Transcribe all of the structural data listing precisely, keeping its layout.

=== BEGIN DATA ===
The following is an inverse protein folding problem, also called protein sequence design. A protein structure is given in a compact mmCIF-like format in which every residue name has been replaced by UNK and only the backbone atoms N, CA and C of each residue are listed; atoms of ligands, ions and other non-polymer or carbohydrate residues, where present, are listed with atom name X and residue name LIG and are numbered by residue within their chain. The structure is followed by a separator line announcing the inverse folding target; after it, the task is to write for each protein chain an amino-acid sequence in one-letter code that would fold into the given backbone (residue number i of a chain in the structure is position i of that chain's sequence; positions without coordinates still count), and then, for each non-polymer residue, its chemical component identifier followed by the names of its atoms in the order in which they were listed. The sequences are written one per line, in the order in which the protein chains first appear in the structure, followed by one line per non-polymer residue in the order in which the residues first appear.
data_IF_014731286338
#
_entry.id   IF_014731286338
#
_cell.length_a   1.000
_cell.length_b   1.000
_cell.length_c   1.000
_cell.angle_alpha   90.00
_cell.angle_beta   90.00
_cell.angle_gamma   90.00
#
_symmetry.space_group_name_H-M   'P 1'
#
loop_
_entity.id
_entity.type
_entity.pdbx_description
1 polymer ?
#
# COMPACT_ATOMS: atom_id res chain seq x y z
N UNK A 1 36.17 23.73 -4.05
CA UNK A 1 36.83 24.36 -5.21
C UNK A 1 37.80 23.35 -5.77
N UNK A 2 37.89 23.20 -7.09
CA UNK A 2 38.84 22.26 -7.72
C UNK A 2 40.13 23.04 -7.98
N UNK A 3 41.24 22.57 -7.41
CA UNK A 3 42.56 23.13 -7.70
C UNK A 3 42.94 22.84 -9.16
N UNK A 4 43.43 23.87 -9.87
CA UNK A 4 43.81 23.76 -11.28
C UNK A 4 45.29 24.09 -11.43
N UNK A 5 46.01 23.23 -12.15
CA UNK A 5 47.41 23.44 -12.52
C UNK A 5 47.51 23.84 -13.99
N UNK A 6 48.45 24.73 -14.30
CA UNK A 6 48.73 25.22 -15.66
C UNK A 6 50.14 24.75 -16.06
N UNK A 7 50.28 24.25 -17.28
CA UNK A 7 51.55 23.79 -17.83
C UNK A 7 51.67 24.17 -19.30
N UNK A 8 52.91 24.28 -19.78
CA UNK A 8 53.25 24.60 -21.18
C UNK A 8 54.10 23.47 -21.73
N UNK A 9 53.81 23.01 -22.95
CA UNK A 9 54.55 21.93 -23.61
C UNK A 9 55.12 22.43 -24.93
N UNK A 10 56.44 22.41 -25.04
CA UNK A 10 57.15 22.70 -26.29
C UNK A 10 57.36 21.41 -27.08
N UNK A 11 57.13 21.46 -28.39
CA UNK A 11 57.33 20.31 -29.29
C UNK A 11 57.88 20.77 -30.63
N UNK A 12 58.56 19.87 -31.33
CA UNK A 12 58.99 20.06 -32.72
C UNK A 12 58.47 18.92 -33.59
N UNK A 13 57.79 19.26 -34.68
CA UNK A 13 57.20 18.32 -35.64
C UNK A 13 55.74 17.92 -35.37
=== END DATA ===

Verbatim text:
The following is an inverse protein folding problem, also called protein sequence design. A protein structure is given in a compact mmCIF-like format in which every residue name has been replaced by UNK and only the backbone atoms N, CA and C of each residue are listed; atoms of ligands, ions and other non-polymer or carbohydrate residues, where present, are listed with atom name X and residue name LIG and are numbered by residue within their chain. The structure is followed by a separator line announcing the inverse folding target; after it, the task is to write for each protein chain an amino-acid sequence in one-letter code that would fold into the given backbone (residue number i of a chain in the structure is position i of that chain's sequence; positions without coordinates still count), and then, for each non-polymer residue, its chemical component identifier followed by the names of its atoms in the order in which they were listed. The sequences are written one per line, in the order in which the protein chains first appear in the structure, followed by one line per non-polymer residue in the order in which the residues first appear.
data_IF_014731286338
#
_entry.id   IF_014731286338
#
_cell.length_a   1.000
_cell.length_b   1.000
_cell.length_c   1.000
_cell.angle_alpha   90.00
_cell.angle_beta   90.00
_cell.angle_gamma   90.00
#
_symmetry.space_group_name_H-M   'P 1'
#
loop_
_entity.id
_entity.type
_entity.pdbx_description
1 polymer ?
#
# COMPACT_ATOMS: atom_id res chain seq x y z
N UNK A 1 36.17 23.73 -4.05
CA UNK A 1 36.83 24.36 -5.21
C UNK A 1 37.80 23.35 -5.77
N UNK A 2 37.89 23.20 -7.09
CA UNK A 2 38.84 22.26 -7.72
C UNK A 2 40.13 23.04 -7.98
N UNK A 3 41.24 22.57 -7.41
CA UNK A 3 42.56 23.13 -7.70
C UNK A 3 42.94 22.84 -9.16
N UNK A 4 43.43 23.87 -9.87
CA UNK A 4 43.81 23.76 -11.28
C UNK A 4 45.29 24.09 -11.43
N UNK A 5 46.01 23.23 -12.15
CA UNK A 5 47.41 23.44 -12.52
C UNK A 5 47.51 23.84 -13.99
N UNK A 6 48.45 24.73 -14.30
CA UNK A 6 48.73 25.22 -15.66
C UNK A 6 50.14 24.75 -16.06
N UNK A 7 50.28 24.25 -17.28
CA UNK A 7 51.55 23.79 -17.83
C UNK A 7 51.67 24.17 -19.30
N UNK A 8 52.91 24.28 -19.78
CA UNK A 8 53.25 24.60 -21.18
C UNK A 8 54.10 23.47 -21.73
N UNK A 9 53.81 23.01 -22.95
CA UNK A 9 54.55 21.93 -23.61
C UNK A 9 55.12 22.43 -24.93
N UNK A 10 56.44 22.41 -25.04
CA UNK A 10 57.15 22.70 -26.29
C UNK A 10 57.36 21.41 -27.08
N UNK A 11 57.13 21.46 -28.39
CA UNK A 11 57.33 20.31 -29.29
C UNK A 11 57.88 20.77 -30.63
N UNK A 12 58.56 19.87 -31.33
CA UNK A 12 58.99 20.06 -32.72
C UNK A 12 58.47 18.92 -33.59
N UNK A 13 57.79 19.26 -34.68
CA UNK A 13 57.20 18.32 -35.64
C UNK A 13 55.74 17.92 -35.37